Montene(gross) Examination Tourism in Montenegro is not unlike a Dodo bird; it’s a strange animal, and one that is ... how shall I put this ... “chronologically challenged.” The atmosphere in general harkens back to a different time, but it’s hard to determine when that time is, exactly; whether it’s the 1980s, or one of the other Dark Ages. Take the beaches for example. Whether it’s in the “bustling seaside metropolis” of Budva (which in actuality constitutes a hub of kitschy souvenir shops, cheap pizza shacks and run-down tequila stands), or just at a random stop along the country’s meandering coastal road, each beach is a garish kaleidoscope of abandonment, and an archaic idea of what “fun in the sun” used to be. Sun loungers and gaudy beach umbrellas huddle tightly together on overcrowded beaches like an outbreak, with colonies spreading in rashes along the length of the underwhelming coastline, while musical “greats” such as Cyndi Lauper, Paula Abdul and Jason Donovan are piped in over crackly loudspeakers in order to “entertain” the masses. Then, of course, there are the tourists. Oh, the tourists. As I mentioned earlier, we decided on Montenegro over other choices because we thought that not only would it be less touristy in general, but that we could avoid the throng of typical British tourists looking for a big, boozy, post-Ibiza holiday destination. On that score, we succeeded! Unfortunately, while dodging one set, we overlooked tourists of a different breed: those that emanate, like a smell, from places elsewhere. I’m not entirely sure what makes the combination of excessive body hair and tiny, tiny speedos (aka “grape-smugglers”) so appealing in these places, but I don’t care where you call home, that is NOT a winning combo. As a tourist, I would suggest giving Montenegro a skip. Unless you’ve seen everything else there is to see in the world and have otherwise run out of places to go, which is the feeling you get from the other tourists there, Montenegro is a pretty big waste of time. We went there with promises of beaches blushing with deep red sand and crystal clear water, with dreams of a Mediterranean joie de vivre tempered with eastern European quaintness and well-honed comfort. Unfortunately, what we were met with was a pale, subdued environment; one muted by over-hype and failed expectations. All we left with, in the end, was a faint tan, a bitter taste and a promise that we would never return. *** Still interested in going to Montenegro? Really? Okay, well the best way to get there from Doha is to take a Qatar Airways flight to Dubrovnik in Croatia, rent a car and drive down. But hey, don’t say we didn’t warn you! ***

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Things to See Old Town Kotor:


This is by far the most interesting place in Montenegro. As a UNESCO World Heritage Site, Kotor’s Old Town is one of the oldest in-tact examples of middle age fortification. Its history has seen it besieged by foreign powers, plagues, natural disasters and now tourists. Its old, narrow streets are still quaint feeling, and relatively untouched by commercialism, in comparison to the other towns along the coast.

This coastal town used to be the centre of tourism in Montenegro, before it experienced its share of World and regional wars. Humble and cute, Petrovac is FAR from mind-blowing, even if it is where Casino Royale was meant to be set, but its quaint, small-town feel and lively boardwalk area with chilled-out cafes and decent restaurants is worth a look.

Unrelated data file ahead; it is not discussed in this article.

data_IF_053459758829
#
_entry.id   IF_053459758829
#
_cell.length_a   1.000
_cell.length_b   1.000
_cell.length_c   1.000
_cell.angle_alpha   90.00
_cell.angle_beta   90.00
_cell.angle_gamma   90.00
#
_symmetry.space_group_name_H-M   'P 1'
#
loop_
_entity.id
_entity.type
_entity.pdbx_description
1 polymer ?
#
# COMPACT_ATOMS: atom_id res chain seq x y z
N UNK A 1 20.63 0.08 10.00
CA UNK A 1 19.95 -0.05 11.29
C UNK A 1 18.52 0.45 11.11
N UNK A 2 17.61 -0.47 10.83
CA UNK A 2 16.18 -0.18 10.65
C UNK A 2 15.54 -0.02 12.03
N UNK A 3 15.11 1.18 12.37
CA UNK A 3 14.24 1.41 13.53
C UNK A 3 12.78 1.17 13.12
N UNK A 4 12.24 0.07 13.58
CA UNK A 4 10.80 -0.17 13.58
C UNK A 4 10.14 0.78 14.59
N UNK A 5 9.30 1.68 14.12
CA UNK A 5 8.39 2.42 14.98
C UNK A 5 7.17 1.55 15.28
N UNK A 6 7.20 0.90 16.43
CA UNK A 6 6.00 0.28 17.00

Things to Skip Holiday representatives will try to talk you into seeing the following things while you’re in Montenegro. We fell for it, so you don’t have to...

Lake Skadar: They will tell you that this lake, which sits on the border of Montenegro and Albania, is infinitely interesting because of its biodiversity, large bird reserve and its standing as the largest lake in the Balkan Penninsula. However, it’s also acutely boring, takes a while to drive to and is generally just not worth the trip. There is no proper beach, only one restaurant and is quite frankly, mindnumbingly bland.

The Budva Strip: Like most beachfront strips in Montenegro, Budva is often touted as having “spectacular views” and as being a hub of activity. In

actuality, however, it seems more like an old, run-down amusement park, where people should really be wearing more clothes. Budva as a town is useful at best, but it’s not a patch on nearby Petrovac.

Sveti Stefan: Known in English as “Saint Steven,” this island, which was acquired and converted into luxury accommodation back in the 1960s by the Yugoslavian government of the day, has long been (and still is) a playground for both celebrity and royalty. It’s also pretty stuck-up. Now under the auspices of the Aman Resort, the island does not allow casual visitors, and you must either be staying there or obtain permission to visit by making a reservation at one of its restaurants. The hotel is very nice, of course, but really nothing worth writing about, other than to say “skip it.” We’ve seen, and stayed in, far better.

Things to Eat Montenegrin food is a celebration in salt, so if you’re a “NaCl-yte,” you’ll love it. However, for those with perhaps more refined tastes, get ready to hydrate and palate cleanse accordingly. Saying that, the food we experienced at our rather secluded accommodation, a place called Rezevici on the Budva Riviera, was pretty spectacular.

based sorcery, and unlike its standing as an epicentre for unspoiled beaches, it deserves its accolades in this regard. The cheese, meat or spinach filled burek and the doughy, toothsome and infinitely moreish malisorske priganice are credits to bakery as a whole, let alone to the cuisine of Montenegro specifically.

The tiny resort, named Villa Vita, has its fair share of problems, including, most annoyingly, poor management from its relatively useless PR organisers/travel agency (the aforementioned Explore Montenegro); however, its adjacent organic farm produced the best, most natural food we had throughout the trip, including plump, beautifully spit-roasted chicken and some of the best, fullest breakfasts I’ve had in recent memory.

Sir iz ulja (wind-dried cheese in olive oil):

Here are some of the better things you are likely to try if you should ever find yourself in Montenegro.

Burek (filled pastry rolls) and Malisorske Priganice (traditional doughnuts): Montenegro, like its surrounding neighbours, is known for its pastry-


This dry cheese takes a day or so to get used to, as its strength can be, at first, a bit off-putting. However, when coupled or cut with local jams, quince jellies or honey, it becomes very, very addictive, and can be enjoyed thoroughly as a breakfast compendium piece.

Krstač (local wine):

The Krstač is a type of grape indigenous to Montenegro, and it makes a deliciously rich, fragrant and dry white wine. The country also excels at deep and flavourful reds, giving more established countries, such as France, a very true run for their money in terms of quality. The wine was perhaps the best culinary surprise while consuming our way through Montenegro, and its inexpensive price tag (most bottles range anywhere between three to ten euro) made it that much more quaffable.